Examine challenges shaping Morocco and the Arab world: authoritarian rule, human rights, democratic transition, economic liberalization, civil society, Islamic movements, multiculturalism, and constitutional reforms following the 2011 Arab Spring.
Examine issues shaping Morocco and the Arab world following the 2011 Arab Spring.
Morocco is changing rapidly, yet its diverse cultures are anchored in age-old traditions of community life, baraka (sacred blessing), fate, family, and honor. From the program’s base at the Center for Cross Cultural Learning, located in a seventeenth-century Rabat neighborhood, you will examine Morocco’s historic role in world politics, its current complexities and challenges, and its visions for the future.
Discuss current issues with Moroccan university students and learn what young Moroccans think about the changes happening in their country and the world.
You will discuss world affairs, Moroccan and American cultures and societies, women’s roles and feminism in Moroccan society, and stereotyping and racism.
Get a taste of Morocco’s cultural diversity by meeting Berbers, Jews, Arabs, and sub-Saharan Africans.
Moroccan society is a fascinating melting pot of cultures. The late Hassan II, king of Morocco, compared the country to a tree with roots spreading deep into the heart of Africa, a trunk solidly set in the Arabo-Islamic world, with branches reaching beyond Spain, Portugal, and France, into the heart of Europe.
Explore the dunes of the Sahara on a camel trek.
You will experience the ethereal beauty of the Merzouga dunes and learn about the area’s biodiversity and Ait Khabbash tribal culture. At dawn, you will hike to the highest dune to enjoy the sunrise and discuss Erg Chebbi cultural ecology.
Experience the breathtaking scenery and snowcapped peaks of the High Atlas Mountains and the cedar forests of the biodiverse Middle Atlas Mountains.
You will visit the biggest Atlas cedar forest in the world, where you will learn about forest protection projects and biodiversity.
See the medieval city of Fes and the fortune tellers, storytellers, and snake charmers of the oasis city of Marrakech.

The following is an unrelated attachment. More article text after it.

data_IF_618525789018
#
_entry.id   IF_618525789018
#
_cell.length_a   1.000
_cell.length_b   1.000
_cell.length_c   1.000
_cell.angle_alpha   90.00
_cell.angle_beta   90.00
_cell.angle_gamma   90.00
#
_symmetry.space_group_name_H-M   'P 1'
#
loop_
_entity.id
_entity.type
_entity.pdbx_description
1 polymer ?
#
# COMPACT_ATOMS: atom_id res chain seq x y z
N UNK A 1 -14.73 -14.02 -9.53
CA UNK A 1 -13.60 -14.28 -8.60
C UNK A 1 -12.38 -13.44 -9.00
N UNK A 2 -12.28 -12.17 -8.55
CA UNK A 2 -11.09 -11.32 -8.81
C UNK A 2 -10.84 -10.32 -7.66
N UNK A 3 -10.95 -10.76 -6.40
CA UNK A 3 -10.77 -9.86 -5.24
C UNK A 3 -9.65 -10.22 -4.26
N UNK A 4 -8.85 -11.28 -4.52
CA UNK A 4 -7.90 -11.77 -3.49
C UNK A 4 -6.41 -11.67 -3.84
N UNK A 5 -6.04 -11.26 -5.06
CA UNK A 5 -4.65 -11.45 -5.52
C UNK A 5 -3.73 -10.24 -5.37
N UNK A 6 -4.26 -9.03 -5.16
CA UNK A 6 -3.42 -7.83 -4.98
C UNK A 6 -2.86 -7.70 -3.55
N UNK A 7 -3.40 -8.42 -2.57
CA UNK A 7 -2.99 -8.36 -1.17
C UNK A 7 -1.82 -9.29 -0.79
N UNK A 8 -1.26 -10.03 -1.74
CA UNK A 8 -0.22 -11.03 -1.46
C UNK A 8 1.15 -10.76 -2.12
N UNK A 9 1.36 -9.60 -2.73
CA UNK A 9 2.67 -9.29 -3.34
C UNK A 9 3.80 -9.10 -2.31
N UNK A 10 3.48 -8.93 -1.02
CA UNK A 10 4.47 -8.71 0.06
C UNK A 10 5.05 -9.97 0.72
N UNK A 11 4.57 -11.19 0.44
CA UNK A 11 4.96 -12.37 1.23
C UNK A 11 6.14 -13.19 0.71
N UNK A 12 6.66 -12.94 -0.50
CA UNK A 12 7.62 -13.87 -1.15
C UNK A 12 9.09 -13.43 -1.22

Critical Global Issue of Study
Peace | Human Rights | Social Movements
There are no prerequisites; however, students with a background in French will find ample opportunity for French language practice while also learning both Moroccan and Modern Standard Arabic.
Key Topics of Study
Key Topics of Study
- The interplay between authoritarianism and human rights
- Tensions between secular and religious approaches to individual freedoms
- Liberal reforms (proposed and enacted) in areas such as ethnicity, women’s rights, and state violence
Please note that in order to take advantage of dynamic learning opportunities, program excursions may occasionally vary.
The program visits the Middle Atlas, the Southern Palm Tree Valleys, the Erg and Hmada Deserts, the High Atlas, and Marrakech, as well as universities and NGOs throughout Morocco. On these excursions, you’ll explore Morocco’s history, indigenous industries, impacts of tourism, development issues, environmental problems, civil society questions, cultural diversity, and interactions between Berbers, Jews, and Arabs.
During excursions, you will make observations and rapid appraisals, complete photographic essays and mapping exercises, and learn from lectures and presentations by experts and specialists.
The southern excursion covers a wide area; you will experience the cedar forest of the Middle Atlas, the breathtaking gorges of the High Atlas Mountains, and the desert. The excursion is punctuated by lectures and field study exercises on topics such as human rights and forest conservation plans, sustainability challenges, nomadic history and culture, and multiculturalism. You will engage with local communities and learn about their cultures, ride a camel across the sand dunes of Merzouga, watch the sunrise from the Erg Chebbi’s highest dune, and hear a performance by a Gnawa band in the heart of the desert.
A weekend trip to northern Morocco highlights the country’s cultural diversity, and you will learn about multiculturalism and human rights. You will visit Ouezzane, spiritual capital of the north; Chefchaouen; M’diq; and the Spanish enclave of Ceuta.
Program in a minute-ish
Through the interdisciplinary coursework outlined below, students explore Moroccan society and culture, Arabic language, field research methodology, and independent research. The Multiculturalism and Human Rights in the Context of the Arab Spring course is divided into three components, each of which is coordinated by one or two scholars specializing in the field under question. Lecturers of renown as well as politicians and civil society activists are invited to talk to the students as part of this course. Intensive Arabic instruction is provided for students at many levels allowing all students to understand the culture more deeply.